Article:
rfc:deprecate_dollar_brace_string_interpolation

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rfc:deprecate_dollar_brace_string_interpolation [2021/03/13 14:30]
ilutov Adjust voting title
rfc:deprecate_dollar_brace_string_interpolation [2021/03/13 18:22] (current)
crell Overhaul language to make it more compelling.
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   4. Dynamic variable lookup ("${expr}")   4. Dynamic variable lookup ("${expr}")
  
-Unfortunately, all of these have their drawbacks but options 3 and 4 are by far the worst, particularly because they share the exact same syntax. This RFC proposes to deprecate options 3 and 4 in PHP 8.1 and remove them in PHP 9.0.+All of these have their pros and cons, but in practice options 3 and 4 are easily confused (both by users and the parser) due to the similar syntax, are strictly less capable than the first two options, and are rarely used in practice.  Option 3 is specifically less capable than 2, and option 4 is built on variable-variables with all the complexity and weirdness that brings with it. 
 + 
 +This RFC proposes to deprecate options 3 and 4 in PHP 8.1 and remove them in PHP 9.0.  That leaves only two string interpolation options: direct (simple variable only) and powerful (the one that does the most now).
  
 ===== Status quo ===== ===== Status quo =====
  
-==== Options 1and 3 ====+The first issue is that all four options support different subsets of syntax.  That is needlessly confusingboth for the user and for the parser.
  
-Options 1, 2 and 3 all roughty try to do they same thing: They embed a local variable in a string, sometimes allowing to call a method or access an array offset on that variableAll of these examples are equivalent.+==== Simple variable interpolation ==== 
 + 
 +Options 1, 2and 3 support embedding basic variables Option 4 has no equivalent here.
  
 <code php> <code php>
 $foo = 'foo'; $foo = 'foo';
 +
 var_dump("$foo"); var_dump("$foo");
 var_dump("{$foo}"); var_dump("{$foo}");
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 </code> </code>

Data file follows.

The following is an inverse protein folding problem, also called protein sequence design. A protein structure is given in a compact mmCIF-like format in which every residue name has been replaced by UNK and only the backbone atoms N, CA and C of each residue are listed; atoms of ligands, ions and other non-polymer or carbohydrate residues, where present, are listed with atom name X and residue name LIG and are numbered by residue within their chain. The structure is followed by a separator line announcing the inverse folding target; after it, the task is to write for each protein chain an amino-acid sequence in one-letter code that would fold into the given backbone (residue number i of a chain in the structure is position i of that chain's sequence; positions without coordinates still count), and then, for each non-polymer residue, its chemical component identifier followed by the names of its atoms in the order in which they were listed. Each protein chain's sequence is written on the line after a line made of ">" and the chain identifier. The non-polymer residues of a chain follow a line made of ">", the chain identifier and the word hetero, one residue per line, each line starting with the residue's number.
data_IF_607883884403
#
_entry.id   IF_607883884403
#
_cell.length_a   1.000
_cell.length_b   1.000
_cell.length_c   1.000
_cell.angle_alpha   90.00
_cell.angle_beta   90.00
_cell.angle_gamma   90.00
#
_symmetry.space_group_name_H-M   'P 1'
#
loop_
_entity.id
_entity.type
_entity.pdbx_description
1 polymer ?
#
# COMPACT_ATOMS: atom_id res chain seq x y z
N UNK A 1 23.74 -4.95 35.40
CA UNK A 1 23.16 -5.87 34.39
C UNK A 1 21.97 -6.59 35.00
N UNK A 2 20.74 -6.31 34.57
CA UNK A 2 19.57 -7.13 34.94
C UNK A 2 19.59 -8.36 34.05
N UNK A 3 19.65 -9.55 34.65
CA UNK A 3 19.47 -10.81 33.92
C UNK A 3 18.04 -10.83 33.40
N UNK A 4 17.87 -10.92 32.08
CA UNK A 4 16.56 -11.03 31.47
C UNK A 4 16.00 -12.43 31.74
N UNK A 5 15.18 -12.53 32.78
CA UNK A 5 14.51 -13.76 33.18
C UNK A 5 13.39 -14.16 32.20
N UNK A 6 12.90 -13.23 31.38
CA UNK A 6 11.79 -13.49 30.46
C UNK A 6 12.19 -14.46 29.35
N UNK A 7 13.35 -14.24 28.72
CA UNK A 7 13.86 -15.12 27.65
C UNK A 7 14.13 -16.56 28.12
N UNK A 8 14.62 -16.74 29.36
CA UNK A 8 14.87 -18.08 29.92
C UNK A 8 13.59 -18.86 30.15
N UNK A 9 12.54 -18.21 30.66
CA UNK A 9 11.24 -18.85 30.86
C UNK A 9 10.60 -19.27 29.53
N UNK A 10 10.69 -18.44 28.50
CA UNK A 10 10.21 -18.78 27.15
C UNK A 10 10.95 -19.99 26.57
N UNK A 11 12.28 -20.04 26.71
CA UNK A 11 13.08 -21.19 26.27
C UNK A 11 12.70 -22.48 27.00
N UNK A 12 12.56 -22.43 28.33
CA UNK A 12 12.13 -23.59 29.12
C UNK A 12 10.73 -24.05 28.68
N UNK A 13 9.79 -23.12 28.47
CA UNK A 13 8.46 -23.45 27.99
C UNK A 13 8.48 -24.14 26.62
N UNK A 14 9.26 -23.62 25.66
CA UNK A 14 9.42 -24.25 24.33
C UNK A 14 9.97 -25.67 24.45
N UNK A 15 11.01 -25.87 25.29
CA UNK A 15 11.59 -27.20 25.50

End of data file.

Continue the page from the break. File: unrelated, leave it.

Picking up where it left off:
-All of the three options allow accessing an array offset. Unfortunately, the syntax is not consistent.+==== Array-offset interpolation ==== 
 + 
 +Options 1, 2, and 3 allow accessing an array offset. Unfortunately, the syntax is not consistent.
  
 <code php> <code php>
 $foo = ['bar' => 'bar']; $foo = ['bar' => 'bar'];
 var_dump("$foo[bar]"); var_dump("$foo[bar]");
 +
 var_dump("{$foo['bar']}"); var_dump("{$foo['bar']}");
 var_dump("${foo['bar']}"); var_dump("${foo['bar']}");
 </code> </code>
 +
 +==== Object property interpolation ====
  
 Only syntax 1 and 2 allow accessing properties. Only syntax 1 and 2 allow accessing properties.
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 <code php> <code php>
 $foo = (object) ['bar' => 'bar']; $foo = (object) ['bar' => 'bar'];
 +
 var_dump("$foo->bar"); var_dump("$foo->bar");
 var_dump("{$foo->bar}"); var_dump("{$foo->bar}");
 </code> </code>
 +
 +==== Metehod call interpolation ====
  
 Only syntax 2 allows calling methods. Only syntax 2 allows calling methods.
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 var_dump("{$foo->bar()}"); var_dump("{$foo->bar()}");
 </code> </code>
 +
 +==== Compound interpolation ====
  
 Only syntax 2 allows chaining all of the above. Only syntax 2 allows chaining all of the above.
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 The braces switch from option 3 to 4 because braces are not allowed in option 3. This means ''foo'' is no longer interpreted as a variable but as a constant, and option 4 will then try to find a local variable by the name of that constant. This is incredibly unintuitive. The braces switch from option 3 to 4 because braces are not allowed in option 3. This means ''foo'' is no longer interpreted as a variable but as a constant, and option 4 will then try to find a local variable by the name of that constant. This is incredibly unintuitive.
 +
 +==== Comparison to other languages ====
 +
 +A number of other languages use ''%%${foo}%%'' style string interpolation, most notably bash and Javascript (in template literals).  However, its behavior is different from that in PHP.  In PHP, that syntax means variable-variables.  In Javascript, it supports arbitrary expressions (making it technically a superset of PHP's existing option 2).  In its current form, options 3 and 4 are of limited use, and confusing for users from other nearby languages as they behaves quite differently.
  
 ===== Conclusion ===== ===== Conclusion =====
  
-Options 1, 2 and 3 all try to achieve the same thing. Option 1 is less powerful than option but it is shorter so both have some justification for existing. Option 3 is less powerful than both while not being shorter than any of them. Option 4 is not commonly useful. Option 3 and 4 clash syntax-wise.+Option offers a simple "base case" for the most common situation and is widely used. 
 + 
 +Option 2 offers the most robust syntax currently supported, and is widely used. 
 + 
 +Option 3 offers a subset of the functionality of option 2, and is not widely used. 
 + 
 +Option 4 offers functionality that is rarely if ever usefuland easily confused with option 3.
  
 For all of the reasons above this RFC proposes to deprecate option 3 and 4 in PHP 8.1 and remove them in PHP 9. For all of the reasons above this RFC proposes to deprecate option 3 and 4 in PHP 8.1 and remove them in PHP 9.
rfc/deprecate_dollar_brace_string_interpolation.txt · Last modified: 2021/03/13 18:22 by crell